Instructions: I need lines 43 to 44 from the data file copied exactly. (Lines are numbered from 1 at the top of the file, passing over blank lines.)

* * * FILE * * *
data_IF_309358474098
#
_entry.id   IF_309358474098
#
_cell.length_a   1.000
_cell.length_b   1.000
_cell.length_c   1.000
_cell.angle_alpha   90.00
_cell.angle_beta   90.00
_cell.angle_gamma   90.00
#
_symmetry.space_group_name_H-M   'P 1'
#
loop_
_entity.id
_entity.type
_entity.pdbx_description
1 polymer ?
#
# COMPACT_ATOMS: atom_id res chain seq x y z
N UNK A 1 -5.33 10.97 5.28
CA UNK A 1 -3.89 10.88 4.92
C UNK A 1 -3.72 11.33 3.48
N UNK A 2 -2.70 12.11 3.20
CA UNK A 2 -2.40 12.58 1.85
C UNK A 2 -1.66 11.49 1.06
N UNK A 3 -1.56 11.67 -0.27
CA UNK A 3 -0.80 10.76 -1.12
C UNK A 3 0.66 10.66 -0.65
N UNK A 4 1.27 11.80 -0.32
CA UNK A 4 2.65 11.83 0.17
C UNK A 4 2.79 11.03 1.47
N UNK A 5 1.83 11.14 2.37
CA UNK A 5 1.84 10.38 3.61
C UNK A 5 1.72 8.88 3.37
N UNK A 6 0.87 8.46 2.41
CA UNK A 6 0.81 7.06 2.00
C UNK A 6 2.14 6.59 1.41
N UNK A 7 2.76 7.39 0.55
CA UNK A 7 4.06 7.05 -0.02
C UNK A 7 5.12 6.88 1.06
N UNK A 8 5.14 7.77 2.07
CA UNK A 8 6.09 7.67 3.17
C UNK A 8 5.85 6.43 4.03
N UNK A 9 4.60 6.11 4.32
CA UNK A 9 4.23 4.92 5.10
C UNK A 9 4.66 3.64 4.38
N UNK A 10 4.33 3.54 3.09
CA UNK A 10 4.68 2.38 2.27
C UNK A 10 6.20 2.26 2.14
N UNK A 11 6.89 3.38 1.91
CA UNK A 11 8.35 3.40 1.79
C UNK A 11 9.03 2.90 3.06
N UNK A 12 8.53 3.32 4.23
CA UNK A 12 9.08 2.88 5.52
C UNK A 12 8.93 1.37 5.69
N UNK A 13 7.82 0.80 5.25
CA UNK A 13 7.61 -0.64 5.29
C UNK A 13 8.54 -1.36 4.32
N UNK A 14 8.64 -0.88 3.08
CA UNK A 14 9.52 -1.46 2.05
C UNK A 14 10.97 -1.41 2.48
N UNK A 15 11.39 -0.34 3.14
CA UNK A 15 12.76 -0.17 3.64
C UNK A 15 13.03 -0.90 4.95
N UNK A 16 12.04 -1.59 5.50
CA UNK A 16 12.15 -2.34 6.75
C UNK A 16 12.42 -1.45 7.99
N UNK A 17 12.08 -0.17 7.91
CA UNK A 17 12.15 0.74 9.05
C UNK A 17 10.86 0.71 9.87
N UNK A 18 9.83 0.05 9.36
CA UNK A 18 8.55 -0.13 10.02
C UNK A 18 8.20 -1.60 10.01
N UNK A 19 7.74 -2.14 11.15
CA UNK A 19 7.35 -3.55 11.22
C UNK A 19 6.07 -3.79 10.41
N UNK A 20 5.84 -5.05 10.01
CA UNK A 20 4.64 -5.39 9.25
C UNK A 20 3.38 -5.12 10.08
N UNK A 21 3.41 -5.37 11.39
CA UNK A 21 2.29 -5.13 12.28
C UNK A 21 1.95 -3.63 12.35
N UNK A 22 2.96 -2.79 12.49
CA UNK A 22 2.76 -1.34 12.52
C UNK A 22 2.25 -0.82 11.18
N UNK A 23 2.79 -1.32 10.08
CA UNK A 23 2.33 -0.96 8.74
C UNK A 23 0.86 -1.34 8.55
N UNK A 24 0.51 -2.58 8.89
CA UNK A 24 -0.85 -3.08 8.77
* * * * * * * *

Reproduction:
CA UNK A 8 6.09 7.67 3.17
C UNK A 8 5.85 6.43 4.03